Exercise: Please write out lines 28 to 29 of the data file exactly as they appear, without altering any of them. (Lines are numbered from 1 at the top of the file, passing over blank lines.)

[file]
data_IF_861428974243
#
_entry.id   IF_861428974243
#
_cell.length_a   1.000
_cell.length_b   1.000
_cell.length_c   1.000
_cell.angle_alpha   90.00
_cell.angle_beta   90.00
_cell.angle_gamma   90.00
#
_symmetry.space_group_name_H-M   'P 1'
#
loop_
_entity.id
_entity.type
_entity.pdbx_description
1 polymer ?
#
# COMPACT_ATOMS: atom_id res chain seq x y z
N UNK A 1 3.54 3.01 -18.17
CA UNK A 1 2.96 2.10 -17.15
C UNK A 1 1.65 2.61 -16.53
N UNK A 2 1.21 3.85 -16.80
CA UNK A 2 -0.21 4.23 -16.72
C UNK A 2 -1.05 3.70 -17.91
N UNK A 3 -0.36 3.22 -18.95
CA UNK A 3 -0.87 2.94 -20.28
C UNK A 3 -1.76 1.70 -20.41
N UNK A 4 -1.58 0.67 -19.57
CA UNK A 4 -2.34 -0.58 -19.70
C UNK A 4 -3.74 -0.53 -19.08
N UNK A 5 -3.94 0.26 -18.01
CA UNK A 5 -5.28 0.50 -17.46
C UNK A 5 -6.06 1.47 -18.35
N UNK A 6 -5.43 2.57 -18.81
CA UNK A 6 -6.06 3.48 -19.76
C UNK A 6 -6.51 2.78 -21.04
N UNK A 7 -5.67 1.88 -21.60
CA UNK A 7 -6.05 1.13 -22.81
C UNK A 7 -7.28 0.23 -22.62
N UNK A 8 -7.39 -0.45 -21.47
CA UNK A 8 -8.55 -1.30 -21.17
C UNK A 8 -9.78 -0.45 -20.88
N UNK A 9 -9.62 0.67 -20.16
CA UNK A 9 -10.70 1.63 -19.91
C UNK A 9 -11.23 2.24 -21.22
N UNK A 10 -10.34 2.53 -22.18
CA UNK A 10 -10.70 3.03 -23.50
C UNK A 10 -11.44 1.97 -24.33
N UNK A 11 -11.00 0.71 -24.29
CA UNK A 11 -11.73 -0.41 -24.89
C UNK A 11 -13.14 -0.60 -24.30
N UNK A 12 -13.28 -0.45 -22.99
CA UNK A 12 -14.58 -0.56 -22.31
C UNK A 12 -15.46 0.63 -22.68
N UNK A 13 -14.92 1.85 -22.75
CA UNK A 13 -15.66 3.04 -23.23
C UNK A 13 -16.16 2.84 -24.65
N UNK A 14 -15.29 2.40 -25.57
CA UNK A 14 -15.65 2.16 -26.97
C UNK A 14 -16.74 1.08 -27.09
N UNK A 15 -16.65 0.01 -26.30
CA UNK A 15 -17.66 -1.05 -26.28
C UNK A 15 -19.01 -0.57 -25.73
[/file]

CA UNK A 3 -0.87 2.94 -20.28
C UNK A 3 -1.76 1.70 -20.41